Thursday, July 9, 2009

Short Update: The Peloponnesian War

Two weeks and a day until we leave. Today I finished reading The Peloponnesian War by Donald Kagan. As I stated in Tuesday's blog, it was a relatively slow read in comparison to Genghis Khan and the Making of the Modern World, lacking the action and surprise that I'd previously enjoyed. Nevertheless, it was very informative and interesting.

Kagan recounts the events of the Peloponnesian War in full detail, using Greek historian Thucydides as his primary source. For those unfamiliar with the war, the two great powers of the time (431-404 B.C.) are Sparta and Athens--two Greek "empires" who soon wage a war of nearly thirty years. While the Spartans are often seen as a tough, militarily superior people, many do not know of their deep anti-war sentiment. Yes, the Spartans, though trained from birth to fight for and defend their city, dislike the idea of actually going to war.

To keep it simple and brief, the war begins with an almost certain Athenian win, only to have the tables turned by their failed invasion of Sicily. Helped by the Persians, the Spartans destroy Athens' military, forcing them to surrender.

Two traits I frequently found present in Sparta, Athens, and their allies were disloyalty and lack of integrity--the reverse of the qualities portrayed by Genghis Khan's commanders and followers. Like The Art of War says,--and I mentioned this in my previous blog as well--"Success depends on the troops' loyalty." Because the Spartans, Athenians, and their allies lacked this, they are often seen struggling for support and power, unlike the successful Genghis Khan.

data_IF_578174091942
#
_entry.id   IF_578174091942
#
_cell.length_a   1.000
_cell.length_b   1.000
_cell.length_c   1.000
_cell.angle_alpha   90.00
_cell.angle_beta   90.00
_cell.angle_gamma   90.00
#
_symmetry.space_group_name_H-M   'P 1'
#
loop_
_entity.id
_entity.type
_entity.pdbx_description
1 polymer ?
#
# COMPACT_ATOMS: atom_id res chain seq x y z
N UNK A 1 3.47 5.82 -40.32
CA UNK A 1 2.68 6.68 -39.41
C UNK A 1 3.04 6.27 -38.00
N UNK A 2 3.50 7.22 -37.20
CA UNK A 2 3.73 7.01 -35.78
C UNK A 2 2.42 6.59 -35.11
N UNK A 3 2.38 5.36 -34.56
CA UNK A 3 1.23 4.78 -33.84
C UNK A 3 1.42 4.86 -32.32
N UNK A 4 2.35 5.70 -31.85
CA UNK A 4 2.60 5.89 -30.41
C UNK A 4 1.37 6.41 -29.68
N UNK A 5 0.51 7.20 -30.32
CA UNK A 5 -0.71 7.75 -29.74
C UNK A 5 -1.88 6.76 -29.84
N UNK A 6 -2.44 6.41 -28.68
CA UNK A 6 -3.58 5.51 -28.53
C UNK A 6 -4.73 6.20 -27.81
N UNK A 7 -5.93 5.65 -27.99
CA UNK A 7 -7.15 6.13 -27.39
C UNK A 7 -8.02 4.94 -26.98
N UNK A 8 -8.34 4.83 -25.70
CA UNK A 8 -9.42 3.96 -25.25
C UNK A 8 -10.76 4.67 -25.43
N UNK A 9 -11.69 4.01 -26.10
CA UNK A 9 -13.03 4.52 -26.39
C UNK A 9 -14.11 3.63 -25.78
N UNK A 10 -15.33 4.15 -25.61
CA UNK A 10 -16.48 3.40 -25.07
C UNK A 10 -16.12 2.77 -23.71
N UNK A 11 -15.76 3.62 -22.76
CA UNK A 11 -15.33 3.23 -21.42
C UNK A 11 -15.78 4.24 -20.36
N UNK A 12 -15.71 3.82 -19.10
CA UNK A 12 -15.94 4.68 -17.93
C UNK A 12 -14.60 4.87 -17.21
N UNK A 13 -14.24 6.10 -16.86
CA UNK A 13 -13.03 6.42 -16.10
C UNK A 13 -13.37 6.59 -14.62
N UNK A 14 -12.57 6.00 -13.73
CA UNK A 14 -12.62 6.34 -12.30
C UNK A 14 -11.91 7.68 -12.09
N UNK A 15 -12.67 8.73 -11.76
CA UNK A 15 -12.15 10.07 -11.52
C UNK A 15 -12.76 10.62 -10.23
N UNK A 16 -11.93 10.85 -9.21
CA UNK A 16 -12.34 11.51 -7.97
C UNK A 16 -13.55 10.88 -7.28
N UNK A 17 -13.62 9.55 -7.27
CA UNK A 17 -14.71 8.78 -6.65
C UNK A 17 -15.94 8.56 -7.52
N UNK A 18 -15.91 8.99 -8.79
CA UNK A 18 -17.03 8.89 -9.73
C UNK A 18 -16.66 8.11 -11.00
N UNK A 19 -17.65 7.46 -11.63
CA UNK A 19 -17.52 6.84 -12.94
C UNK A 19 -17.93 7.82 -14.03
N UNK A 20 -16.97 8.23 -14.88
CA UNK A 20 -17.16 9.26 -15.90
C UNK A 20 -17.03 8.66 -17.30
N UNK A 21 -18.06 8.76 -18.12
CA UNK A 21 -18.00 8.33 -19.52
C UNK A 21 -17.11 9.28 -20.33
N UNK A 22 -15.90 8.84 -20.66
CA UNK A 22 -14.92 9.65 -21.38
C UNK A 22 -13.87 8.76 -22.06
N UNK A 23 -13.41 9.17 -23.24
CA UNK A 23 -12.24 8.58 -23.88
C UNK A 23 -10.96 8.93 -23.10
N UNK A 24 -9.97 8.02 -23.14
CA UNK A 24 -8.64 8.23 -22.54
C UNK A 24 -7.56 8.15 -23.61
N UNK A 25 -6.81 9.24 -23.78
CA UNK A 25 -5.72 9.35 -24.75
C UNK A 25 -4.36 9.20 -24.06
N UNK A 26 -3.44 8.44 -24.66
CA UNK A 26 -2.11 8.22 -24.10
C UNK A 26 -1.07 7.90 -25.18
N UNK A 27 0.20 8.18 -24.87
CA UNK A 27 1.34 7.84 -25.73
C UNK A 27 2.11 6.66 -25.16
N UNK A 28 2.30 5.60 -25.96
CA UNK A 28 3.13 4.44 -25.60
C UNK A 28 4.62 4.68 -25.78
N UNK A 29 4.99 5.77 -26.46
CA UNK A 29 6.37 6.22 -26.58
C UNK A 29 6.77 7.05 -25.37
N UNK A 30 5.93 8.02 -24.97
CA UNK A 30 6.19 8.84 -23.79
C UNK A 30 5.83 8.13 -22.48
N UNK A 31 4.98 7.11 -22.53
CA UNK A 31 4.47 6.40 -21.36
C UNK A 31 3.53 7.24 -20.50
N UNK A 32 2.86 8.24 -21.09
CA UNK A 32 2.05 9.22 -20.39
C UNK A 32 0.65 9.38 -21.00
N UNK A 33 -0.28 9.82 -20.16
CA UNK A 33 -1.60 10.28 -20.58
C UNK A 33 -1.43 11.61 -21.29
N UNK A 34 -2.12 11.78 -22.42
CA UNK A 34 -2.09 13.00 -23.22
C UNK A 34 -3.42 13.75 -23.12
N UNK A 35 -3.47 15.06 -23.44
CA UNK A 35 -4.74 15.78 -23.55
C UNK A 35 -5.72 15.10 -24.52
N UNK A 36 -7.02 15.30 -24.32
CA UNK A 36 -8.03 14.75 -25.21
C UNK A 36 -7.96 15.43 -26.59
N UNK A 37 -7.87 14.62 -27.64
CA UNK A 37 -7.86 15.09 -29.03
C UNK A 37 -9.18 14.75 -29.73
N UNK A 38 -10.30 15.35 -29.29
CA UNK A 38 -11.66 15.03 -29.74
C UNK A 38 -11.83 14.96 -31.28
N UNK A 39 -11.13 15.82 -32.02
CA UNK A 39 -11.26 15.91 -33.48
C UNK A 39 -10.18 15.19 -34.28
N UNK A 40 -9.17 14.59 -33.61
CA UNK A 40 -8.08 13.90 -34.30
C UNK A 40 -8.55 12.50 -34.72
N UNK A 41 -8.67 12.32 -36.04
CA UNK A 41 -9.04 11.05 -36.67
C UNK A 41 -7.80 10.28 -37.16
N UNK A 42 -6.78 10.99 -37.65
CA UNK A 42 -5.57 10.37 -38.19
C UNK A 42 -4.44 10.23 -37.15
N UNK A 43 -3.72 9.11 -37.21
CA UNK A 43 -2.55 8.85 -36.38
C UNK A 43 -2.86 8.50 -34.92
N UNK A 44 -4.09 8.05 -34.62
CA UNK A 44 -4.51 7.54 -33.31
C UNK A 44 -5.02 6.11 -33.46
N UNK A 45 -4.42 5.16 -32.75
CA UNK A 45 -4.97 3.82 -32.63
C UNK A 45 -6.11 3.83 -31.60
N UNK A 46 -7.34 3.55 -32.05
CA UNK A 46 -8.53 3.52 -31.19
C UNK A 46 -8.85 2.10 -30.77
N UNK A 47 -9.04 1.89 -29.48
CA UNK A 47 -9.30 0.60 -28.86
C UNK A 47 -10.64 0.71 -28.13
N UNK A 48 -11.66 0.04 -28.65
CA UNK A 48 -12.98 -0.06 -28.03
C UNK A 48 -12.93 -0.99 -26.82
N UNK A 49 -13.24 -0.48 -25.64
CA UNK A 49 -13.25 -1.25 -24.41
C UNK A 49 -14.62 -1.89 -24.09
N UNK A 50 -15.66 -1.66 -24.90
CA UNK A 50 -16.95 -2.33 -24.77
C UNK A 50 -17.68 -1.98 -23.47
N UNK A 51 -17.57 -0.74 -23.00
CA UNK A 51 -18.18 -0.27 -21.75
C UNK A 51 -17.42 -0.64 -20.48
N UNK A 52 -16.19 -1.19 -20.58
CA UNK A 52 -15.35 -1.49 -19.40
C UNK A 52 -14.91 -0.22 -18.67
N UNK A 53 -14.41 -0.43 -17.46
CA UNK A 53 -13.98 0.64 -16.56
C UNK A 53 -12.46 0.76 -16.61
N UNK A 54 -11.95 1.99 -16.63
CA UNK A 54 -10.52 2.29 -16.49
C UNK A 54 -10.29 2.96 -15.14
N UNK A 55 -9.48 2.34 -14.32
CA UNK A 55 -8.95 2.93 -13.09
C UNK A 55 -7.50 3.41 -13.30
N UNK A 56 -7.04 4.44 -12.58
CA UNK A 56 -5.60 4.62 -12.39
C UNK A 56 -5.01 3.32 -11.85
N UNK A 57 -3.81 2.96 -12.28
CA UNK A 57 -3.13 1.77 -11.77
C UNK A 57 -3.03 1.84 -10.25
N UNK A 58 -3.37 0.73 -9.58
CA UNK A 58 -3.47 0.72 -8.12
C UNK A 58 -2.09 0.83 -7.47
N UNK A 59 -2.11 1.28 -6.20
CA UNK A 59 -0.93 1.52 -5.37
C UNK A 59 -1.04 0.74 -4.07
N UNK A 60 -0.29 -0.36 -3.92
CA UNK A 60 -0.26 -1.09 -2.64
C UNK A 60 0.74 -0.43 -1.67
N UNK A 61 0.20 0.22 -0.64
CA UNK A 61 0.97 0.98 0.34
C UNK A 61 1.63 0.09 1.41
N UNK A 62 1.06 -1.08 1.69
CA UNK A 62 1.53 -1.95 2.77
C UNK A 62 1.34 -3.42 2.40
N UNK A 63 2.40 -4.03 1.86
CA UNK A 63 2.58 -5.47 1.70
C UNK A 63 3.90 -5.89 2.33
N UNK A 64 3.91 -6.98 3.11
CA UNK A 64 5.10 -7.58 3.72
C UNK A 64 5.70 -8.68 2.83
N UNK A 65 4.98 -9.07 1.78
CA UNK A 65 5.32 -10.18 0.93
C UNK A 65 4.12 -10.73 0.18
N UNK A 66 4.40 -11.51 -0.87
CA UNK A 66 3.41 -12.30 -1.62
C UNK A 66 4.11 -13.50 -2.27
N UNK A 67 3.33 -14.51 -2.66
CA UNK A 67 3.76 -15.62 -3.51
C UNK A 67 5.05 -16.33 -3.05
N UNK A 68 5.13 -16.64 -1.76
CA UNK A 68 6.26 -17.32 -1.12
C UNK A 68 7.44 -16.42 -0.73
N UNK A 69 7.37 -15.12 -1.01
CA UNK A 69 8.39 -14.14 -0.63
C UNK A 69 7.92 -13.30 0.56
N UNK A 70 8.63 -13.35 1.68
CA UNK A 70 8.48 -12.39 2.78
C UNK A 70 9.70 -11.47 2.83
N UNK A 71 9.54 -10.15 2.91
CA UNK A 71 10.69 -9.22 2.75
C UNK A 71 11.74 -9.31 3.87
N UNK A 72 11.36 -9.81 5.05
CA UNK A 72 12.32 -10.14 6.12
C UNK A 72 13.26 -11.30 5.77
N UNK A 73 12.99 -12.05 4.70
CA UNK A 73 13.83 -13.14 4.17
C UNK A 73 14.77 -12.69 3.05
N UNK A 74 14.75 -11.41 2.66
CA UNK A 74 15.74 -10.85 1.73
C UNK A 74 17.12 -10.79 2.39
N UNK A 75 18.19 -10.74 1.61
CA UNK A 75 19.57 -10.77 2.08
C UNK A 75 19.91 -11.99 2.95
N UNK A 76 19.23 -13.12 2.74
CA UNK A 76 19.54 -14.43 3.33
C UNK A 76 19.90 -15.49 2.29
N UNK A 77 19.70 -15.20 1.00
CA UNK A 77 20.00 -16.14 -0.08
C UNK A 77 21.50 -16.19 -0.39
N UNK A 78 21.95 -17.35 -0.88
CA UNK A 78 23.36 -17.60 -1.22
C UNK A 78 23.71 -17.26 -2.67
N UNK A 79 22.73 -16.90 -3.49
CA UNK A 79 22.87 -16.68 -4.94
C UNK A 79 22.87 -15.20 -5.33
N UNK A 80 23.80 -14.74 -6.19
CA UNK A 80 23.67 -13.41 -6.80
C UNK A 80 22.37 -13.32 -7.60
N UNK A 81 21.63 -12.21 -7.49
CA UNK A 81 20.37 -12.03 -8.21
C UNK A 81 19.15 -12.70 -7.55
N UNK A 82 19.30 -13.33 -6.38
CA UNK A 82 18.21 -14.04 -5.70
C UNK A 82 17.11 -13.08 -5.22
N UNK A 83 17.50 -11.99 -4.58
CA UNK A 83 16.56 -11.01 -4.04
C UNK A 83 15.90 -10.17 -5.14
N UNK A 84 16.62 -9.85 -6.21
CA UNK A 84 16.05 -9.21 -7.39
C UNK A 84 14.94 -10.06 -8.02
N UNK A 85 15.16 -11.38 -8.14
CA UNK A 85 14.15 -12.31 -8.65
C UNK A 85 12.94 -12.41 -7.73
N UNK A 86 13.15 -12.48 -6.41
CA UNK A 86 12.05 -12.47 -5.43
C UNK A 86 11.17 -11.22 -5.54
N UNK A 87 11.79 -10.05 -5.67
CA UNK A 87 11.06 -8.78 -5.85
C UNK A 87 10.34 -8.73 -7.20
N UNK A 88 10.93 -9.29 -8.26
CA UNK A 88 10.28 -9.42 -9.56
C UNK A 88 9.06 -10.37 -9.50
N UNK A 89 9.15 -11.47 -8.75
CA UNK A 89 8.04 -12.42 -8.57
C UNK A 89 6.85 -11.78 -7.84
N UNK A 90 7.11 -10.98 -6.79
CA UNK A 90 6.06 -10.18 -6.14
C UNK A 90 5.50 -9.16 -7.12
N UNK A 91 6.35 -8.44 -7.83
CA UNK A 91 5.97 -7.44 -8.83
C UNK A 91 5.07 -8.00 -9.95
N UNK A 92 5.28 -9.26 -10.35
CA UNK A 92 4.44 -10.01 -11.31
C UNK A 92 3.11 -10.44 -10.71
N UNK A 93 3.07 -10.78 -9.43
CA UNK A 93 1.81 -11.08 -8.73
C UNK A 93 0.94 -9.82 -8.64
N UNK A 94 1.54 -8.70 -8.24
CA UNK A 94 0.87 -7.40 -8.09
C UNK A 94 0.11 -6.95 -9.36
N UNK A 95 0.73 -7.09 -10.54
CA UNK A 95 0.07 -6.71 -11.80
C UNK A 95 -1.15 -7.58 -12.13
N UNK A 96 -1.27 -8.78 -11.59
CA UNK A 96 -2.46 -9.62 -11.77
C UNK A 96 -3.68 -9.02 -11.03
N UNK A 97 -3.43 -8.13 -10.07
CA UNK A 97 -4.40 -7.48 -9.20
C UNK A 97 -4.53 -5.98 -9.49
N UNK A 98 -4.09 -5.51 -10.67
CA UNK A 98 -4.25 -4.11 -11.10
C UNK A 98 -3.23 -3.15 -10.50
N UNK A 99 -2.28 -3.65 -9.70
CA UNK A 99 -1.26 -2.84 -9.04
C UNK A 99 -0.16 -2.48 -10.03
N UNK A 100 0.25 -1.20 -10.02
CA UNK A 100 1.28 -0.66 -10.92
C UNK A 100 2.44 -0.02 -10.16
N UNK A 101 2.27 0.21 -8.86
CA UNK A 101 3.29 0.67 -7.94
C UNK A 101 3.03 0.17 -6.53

Kagan also provides analyses for the choices that many leaders made, answering several questions that readers may ask: Why were these choices made, and at what cost? However, Kagan also leaves some choices unanalyzed, and some questions unanswered. In doing so, readers are compelled to think like military strategists and historians--something I found fun (and difficult) to do.

Tomorrow I will be on to my 8th book, On War. I'm planning to finish this by Monday or Tuesday night. Adios until then.

1 comment:

  1. Stephanie,

    One of the best parts of being associated with this program is that I can learn about so many subjects without having to actually do the reading. ☺

    We’ve all heard stories about the Athenians and the Spartans from the time we were children. Stories about the great Spartan warrior culture, Helen of Troy and the Trojan Horse, the philosophical Athenians…But now I’m learning things I didn’t know about.

    I had never heard that the Spartans were averse to war. As a matter of fact, that’s the farthest from what I would have expected.

    What really perplexes and even bothers me is that just a few short years after all of Greece fights the mighty Persian Empire under Xerxes to prevent being taken over and ruled by a foreign power, you tell me that the Athenians forge an alliance with the Persians to battle the Spartans.

    I can easily see, now, about this lack of loyalty that you wrote about earlier.